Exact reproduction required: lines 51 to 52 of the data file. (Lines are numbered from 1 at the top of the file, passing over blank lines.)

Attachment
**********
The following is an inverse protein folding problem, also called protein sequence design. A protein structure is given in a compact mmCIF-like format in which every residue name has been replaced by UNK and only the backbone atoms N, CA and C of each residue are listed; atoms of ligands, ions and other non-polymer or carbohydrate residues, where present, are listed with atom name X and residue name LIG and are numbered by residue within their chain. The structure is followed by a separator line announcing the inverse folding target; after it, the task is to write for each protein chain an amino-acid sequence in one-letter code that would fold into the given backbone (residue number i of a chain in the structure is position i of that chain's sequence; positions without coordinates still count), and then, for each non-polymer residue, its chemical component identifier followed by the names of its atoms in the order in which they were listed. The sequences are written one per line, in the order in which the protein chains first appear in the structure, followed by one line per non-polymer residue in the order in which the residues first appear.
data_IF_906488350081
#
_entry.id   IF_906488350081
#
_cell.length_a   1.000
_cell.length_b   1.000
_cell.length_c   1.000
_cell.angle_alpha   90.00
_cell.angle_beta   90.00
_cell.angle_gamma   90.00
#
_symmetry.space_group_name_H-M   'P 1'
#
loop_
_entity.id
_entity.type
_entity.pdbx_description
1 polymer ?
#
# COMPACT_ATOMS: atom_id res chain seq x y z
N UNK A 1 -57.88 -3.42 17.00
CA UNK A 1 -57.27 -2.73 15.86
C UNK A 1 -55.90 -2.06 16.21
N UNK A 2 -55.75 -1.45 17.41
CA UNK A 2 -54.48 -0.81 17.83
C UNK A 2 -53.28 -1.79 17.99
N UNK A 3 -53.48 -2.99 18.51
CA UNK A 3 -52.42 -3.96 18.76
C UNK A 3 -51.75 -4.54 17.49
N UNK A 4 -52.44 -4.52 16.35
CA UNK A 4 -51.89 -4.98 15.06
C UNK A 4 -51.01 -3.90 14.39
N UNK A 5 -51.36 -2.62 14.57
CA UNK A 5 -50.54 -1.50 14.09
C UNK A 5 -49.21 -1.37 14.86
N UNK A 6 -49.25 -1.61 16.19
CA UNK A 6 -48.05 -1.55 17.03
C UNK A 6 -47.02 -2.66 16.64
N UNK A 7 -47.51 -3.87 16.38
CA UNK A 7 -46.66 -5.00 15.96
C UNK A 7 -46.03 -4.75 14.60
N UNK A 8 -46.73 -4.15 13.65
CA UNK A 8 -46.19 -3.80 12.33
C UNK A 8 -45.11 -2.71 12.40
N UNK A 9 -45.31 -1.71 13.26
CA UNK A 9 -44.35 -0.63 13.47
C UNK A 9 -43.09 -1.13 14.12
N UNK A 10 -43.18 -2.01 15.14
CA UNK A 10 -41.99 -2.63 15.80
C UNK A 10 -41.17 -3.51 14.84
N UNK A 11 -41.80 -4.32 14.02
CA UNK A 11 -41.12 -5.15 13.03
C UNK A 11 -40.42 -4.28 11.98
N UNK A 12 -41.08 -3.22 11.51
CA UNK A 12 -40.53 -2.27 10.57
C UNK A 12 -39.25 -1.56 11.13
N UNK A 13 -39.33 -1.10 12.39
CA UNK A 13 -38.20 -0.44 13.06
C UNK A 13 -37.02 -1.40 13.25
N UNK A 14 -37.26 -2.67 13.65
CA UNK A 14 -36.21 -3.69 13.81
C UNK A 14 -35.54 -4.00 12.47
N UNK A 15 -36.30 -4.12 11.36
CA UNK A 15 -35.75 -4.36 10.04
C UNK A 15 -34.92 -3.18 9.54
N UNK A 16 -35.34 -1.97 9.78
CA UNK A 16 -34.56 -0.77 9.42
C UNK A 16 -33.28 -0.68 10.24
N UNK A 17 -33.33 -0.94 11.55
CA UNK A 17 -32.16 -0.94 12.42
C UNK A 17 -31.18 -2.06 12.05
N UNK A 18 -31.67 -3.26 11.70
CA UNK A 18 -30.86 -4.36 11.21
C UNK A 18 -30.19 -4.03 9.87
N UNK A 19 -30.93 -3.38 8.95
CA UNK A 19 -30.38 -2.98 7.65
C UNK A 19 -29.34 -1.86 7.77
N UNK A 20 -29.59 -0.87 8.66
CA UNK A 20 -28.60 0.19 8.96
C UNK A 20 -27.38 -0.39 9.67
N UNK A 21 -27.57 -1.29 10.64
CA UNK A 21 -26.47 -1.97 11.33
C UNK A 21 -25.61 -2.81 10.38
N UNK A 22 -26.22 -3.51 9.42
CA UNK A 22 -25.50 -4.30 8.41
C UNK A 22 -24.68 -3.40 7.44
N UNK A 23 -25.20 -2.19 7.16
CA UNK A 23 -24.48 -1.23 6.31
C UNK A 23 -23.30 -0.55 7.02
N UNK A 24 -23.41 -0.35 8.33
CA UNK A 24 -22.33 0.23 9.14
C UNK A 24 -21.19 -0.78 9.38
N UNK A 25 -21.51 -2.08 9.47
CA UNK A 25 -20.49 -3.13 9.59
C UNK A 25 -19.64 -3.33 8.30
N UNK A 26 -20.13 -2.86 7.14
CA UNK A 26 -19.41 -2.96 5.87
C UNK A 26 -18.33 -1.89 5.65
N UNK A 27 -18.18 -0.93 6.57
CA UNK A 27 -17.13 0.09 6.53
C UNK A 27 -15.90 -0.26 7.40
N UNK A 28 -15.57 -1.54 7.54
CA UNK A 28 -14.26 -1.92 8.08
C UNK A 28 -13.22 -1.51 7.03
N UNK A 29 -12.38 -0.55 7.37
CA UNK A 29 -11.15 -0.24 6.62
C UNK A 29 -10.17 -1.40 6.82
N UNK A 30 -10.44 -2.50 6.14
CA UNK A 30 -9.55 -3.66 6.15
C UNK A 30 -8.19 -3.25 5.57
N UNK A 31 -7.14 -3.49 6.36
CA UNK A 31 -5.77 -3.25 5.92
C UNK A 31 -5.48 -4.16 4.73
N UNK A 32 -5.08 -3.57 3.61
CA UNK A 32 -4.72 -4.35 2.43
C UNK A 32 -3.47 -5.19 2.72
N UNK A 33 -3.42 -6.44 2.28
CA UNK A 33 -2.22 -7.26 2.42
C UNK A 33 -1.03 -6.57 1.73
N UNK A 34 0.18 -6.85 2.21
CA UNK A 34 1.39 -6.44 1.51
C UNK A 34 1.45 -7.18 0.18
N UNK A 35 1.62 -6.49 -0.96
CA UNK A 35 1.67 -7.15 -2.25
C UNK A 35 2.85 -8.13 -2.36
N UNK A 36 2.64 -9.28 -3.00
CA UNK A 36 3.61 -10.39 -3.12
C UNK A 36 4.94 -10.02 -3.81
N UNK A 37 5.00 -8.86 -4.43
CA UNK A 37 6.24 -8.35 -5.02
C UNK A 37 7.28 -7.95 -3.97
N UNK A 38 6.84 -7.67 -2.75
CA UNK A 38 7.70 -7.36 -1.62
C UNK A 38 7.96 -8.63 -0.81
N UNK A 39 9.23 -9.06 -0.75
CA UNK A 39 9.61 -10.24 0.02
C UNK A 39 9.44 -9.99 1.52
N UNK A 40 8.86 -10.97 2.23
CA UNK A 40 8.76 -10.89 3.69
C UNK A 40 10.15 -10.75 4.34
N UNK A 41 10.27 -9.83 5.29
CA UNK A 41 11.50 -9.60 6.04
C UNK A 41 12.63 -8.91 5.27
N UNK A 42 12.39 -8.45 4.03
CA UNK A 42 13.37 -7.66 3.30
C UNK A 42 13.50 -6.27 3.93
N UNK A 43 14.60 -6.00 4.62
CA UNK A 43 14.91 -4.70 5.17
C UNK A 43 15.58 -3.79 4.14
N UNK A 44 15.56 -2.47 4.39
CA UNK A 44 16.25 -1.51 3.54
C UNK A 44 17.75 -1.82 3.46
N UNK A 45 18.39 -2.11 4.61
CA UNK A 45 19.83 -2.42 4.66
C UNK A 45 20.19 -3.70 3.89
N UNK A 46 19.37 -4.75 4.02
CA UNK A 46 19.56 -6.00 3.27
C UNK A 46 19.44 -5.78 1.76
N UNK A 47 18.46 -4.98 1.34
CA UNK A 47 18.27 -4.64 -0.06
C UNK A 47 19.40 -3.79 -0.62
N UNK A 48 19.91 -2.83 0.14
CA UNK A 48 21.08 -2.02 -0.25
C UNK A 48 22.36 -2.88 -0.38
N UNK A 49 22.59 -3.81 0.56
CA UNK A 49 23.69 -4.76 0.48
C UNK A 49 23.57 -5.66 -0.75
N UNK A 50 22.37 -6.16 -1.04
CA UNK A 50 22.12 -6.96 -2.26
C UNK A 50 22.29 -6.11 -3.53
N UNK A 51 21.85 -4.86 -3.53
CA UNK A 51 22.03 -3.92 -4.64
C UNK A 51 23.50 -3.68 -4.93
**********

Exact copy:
C UNK A 10 -41.17 -3.51 14.84
N UNK A 11 -41.80 -4.32 14.02